By the time you read this, we should have elected a new president. I don't envy him.
So much to do, not to mention having to do it in the current toxic economic environment. Which leads me -- as always -- to the airline industry and our hopes and fears for it. Here's what I've been thinking:
What a difference a year makes. From July 2007 to July 2008. If I had a wish list for our new commander-in-chief, I think I'd say, "Sir, can we take the airlines back to 2007?"
Consider this: early last year, U.S. airlines had finally awoken from their coma and were happily stringing together a few profitable quarters and putting those annoying bankruptcies in their rearview mirrors.
And passengers for the most part were happy with the price of airline tickets, with those occasional $99 coast-to-coast seats to liven things up. Checked bag fees and fuel surcharges? Why, those could only be bizarre figments of a very demented imagination.
The biggest complaint from airline financial analysts was that the airlines couldn't hike tickets high enough to suit shareholders. To address this, legacy airlines began slowly cutting back on domestic seats (fewer seats means higher prices) while adding seats to lucrative international routes.
And all was well in the air travel universe of 2007.
Until those crazy oil prices started going out of control. That was the first shoe to drop in late spring of last year.
What was once in the top two or three of the top-line expenses had suddenly zoomed to number one. Well, for everyone except the High Priest of Hedging: Southwest. All the other airline execs were scrambling through their medicine cabinets for antacids while oil shattered price records as it soared from the low $60's to nearly $150 a barrel by July 4, 2008.
And suddenly, fuel surcharges were all the rage: in July of 2007, domestic surcharges (when you could find them) averaged about $20 a ticket, but by this summer, we saw surcharges as high as $170 a return ticket. Transoceanic international flights were even worse: Fuel surcharges jumped from about $100 a ticket to $300 and even $400.
Higher Airline Fees
That same year saw the introduction of fees -- for bags, for redeeming frequent flyer miles, for changing tickets -- fees that were temporary (in theory), but have yet to go away.
And at the same time, ticket prices rose by 20 percent to 40 percent -- with the highest prices in the smaller towns. All in all, during that July '07 to July '08 time period we saw 33 attempted price hikes -- and most of them were decidedly successful.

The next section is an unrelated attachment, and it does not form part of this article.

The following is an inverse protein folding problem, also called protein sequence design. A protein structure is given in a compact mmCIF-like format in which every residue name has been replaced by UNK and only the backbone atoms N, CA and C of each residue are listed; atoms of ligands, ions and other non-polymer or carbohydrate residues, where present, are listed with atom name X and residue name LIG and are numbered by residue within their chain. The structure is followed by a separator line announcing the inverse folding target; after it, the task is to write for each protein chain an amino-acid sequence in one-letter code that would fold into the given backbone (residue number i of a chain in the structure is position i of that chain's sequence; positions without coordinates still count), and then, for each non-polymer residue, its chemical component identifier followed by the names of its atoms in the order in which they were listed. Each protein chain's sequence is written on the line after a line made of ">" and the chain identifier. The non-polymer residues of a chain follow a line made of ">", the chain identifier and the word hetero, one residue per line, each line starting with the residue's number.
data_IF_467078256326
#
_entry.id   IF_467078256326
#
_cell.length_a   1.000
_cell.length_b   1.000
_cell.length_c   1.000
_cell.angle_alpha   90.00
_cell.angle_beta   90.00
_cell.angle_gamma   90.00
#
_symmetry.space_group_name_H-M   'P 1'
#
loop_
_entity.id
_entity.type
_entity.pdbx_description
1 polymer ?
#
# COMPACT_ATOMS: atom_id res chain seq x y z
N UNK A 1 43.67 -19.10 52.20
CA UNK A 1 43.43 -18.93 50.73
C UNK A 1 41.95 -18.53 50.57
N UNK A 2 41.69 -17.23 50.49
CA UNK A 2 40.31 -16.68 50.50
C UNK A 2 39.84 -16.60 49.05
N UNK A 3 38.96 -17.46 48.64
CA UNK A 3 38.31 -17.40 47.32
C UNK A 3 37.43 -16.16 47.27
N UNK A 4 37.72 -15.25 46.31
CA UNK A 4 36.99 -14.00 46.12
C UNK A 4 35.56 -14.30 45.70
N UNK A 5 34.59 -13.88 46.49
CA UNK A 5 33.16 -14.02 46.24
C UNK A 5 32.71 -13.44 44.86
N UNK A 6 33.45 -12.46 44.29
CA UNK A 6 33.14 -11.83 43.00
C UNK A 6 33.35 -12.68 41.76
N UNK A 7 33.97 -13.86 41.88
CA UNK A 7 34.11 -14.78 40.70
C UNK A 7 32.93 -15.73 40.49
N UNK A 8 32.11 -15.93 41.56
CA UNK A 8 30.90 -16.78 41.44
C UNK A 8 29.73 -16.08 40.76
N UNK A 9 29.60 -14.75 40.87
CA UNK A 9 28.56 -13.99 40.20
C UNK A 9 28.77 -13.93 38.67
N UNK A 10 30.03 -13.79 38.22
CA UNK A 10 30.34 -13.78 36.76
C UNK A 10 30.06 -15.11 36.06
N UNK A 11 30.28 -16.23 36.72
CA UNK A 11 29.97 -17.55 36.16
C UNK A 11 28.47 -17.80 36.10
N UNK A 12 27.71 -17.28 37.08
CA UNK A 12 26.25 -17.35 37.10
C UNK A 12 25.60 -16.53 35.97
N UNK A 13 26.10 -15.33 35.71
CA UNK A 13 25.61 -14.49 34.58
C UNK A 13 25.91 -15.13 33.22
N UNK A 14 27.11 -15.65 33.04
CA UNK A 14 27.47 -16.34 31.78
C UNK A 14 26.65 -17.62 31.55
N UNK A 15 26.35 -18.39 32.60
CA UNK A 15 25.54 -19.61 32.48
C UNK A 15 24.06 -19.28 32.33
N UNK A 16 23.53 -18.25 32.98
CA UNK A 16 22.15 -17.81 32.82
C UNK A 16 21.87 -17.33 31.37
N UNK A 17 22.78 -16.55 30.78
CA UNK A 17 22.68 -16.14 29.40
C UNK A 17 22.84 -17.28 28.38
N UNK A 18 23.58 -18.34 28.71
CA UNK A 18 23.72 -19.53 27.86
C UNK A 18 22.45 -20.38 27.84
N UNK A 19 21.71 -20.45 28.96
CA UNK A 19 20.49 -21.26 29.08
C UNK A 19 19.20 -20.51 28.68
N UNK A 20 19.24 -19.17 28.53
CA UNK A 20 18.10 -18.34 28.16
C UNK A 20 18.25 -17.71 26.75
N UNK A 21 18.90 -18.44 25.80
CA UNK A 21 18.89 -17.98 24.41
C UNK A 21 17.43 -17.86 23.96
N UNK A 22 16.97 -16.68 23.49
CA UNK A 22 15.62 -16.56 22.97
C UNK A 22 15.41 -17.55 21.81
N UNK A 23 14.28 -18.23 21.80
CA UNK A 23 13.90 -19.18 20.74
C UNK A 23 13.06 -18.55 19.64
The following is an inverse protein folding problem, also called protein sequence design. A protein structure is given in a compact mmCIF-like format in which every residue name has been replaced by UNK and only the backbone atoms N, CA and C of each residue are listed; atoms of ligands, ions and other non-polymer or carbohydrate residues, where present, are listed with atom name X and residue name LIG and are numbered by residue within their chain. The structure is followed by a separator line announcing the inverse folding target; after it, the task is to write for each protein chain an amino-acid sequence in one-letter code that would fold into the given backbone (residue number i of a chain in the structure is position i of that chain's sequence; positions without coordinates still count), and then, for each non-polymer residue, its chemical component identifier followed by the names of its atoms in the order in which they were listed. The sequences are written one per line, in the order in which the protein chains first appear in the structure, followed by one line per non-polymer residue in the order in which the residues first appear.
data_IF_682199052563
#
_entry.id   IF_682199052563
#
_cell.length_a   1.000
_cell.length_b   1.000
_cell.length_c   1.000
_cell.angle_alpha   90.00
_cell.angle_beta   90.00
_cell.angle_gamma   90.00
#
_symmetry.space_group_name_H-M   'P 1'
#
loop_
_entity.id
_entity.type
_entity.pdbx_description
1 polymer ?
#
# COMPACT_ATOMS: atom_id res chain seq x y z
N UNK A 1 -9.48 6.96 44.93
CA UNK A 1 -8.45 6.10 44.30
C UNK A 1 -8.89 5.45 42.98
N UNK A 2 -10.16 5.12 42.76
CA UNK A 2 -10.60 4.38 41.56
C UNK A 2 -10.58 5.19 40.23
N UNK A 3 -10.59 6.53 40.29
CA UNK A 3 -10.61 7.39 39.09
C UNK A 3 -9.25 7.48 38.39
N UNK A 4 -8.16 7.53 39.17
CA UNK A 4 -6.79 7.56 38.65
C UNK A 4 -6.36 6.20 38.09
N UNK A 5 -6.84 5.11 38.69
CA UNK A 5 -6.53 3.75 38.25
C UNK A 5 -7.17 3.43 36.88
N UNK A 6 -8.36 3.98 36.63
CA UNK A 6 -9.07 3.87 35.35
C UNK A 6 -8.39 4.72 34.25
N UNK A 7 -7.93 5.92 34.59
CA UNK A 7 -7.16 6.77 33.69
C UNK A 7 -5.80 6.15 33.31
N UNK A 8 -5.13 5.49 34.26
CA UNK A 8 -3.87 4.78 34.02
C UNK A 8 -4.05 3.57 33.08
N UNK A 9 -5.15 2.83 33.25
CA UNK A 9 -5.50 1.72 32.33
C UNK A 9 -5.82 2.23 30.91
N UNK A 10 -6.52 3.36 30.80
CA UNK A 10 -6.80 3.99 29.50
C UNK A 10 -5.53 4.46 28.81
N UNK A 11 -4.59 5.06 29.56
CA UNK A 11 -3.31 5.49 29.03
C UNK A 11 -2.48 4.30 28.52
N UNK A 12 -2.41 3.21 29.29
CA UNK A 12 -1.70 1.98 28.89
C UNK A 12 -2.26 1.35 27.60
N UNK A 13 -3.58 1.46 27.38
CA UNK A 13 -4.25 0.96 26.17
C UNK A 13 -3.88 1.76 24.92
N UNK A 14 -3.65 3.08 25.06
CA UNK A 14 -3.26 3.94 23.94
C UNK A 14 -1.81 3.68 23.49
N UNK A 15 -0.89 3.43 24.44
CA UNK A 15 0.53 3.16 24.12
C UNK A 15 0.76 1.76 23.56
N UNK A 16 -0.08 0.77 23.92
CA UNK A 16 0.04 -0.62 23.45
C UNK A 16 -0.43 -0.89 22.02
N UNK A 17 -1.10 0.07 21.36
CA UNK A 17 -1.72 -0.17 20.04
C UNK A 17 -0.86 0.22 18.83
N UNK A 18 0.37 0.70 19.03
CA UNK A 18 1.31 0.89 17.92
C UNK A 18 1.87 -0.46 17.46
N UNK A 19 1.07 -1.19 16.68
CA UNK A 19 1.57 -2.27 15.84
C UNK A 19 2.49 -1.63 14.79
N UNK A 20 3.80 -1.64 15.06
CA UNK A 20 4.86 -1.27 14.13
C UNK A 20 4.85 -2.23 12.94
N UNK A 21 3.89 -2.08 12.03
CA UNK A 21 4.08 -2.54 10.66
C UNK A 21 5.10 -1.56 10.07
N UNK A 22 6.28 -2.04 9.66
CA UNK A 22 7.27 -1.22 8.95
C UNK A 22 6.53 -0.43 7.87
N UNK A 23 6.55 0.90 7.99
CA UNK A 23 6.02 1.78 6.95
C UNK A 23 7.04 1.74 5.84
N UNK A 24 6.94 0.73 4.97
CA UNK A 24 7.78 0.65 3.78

But, thanks to the energy crisis, those hikes weren't enough -- which was the catalyst for the start of the most massive seat cutback in domestic aviation history. Hundreds of thousands of seats -- poof! -- gone, just like that.
And passengers kept flying.
But then, why not? Beginning in July of this year, the energy crisis started to fade away -- oil prices have now dropped to July '07 levels -- and people are beginning to whisper that the energy crisis "is over."
Funny thing about that energy crisis -- it may be over, but you'd never know it from the fuel surcharges. Or the ticket prices. Another funny thing: People aren't taking to the skies like they used to. Airlines still swing their axes to chop employees, as well as seats, from flights, but recently some empty spaces have been spotted in more than a few cabins as businesses prepare for the worst.
It's unfortunate, any way you look at it, but here's what's happened: the airlines no sooner got "done" with one crisis -- energy -- when they were slapped in the face with a potentially worse one: international economic disaster.
Checked Bag Fees
So of course those fees and surcharges are going to stay right where the airlines want them -- on your ticket and at check-in.
But there are little glimmers of hope for passengers, here and there. For example, the dollar is stronger against European currencies -- terrific news for anyone who's dropped a fortune on a London hotel room. As for the rest of us, notice how all the airlines recently came out with significant domestic airfare sales this holiday season? It wasn't looking good for sales of any kind a few short months ago.
Now, you could look at the situation as "glass half-empty," meaning as soon as this global financial mess is cleaned up, there will be another crisis to take its place. Or, the half-full angle: Maybe, if we're really lucky -- we can go back to the future -- of early 2007.
Let me just add: Anything you can do to help out passengers, like fixing air traffic control sooner and putting in a flat domestic airline ticket sales tax, Mr. President-Elect, would be much appreciated.
This work is the opinion of the columnist and in no way reflects the opinion of ABC News.
Rick Seaney is one of the country's leading experts on airfare, giving interviews and analysis to news organizations, including ABC News, The New York Times, The Wall Street Journal, Reuters, The Associated Press and Bloomberg. His Web site FareCompare.com offers consumers free, new-generation software, combined with expert insider tips to find the best airline ticket deal.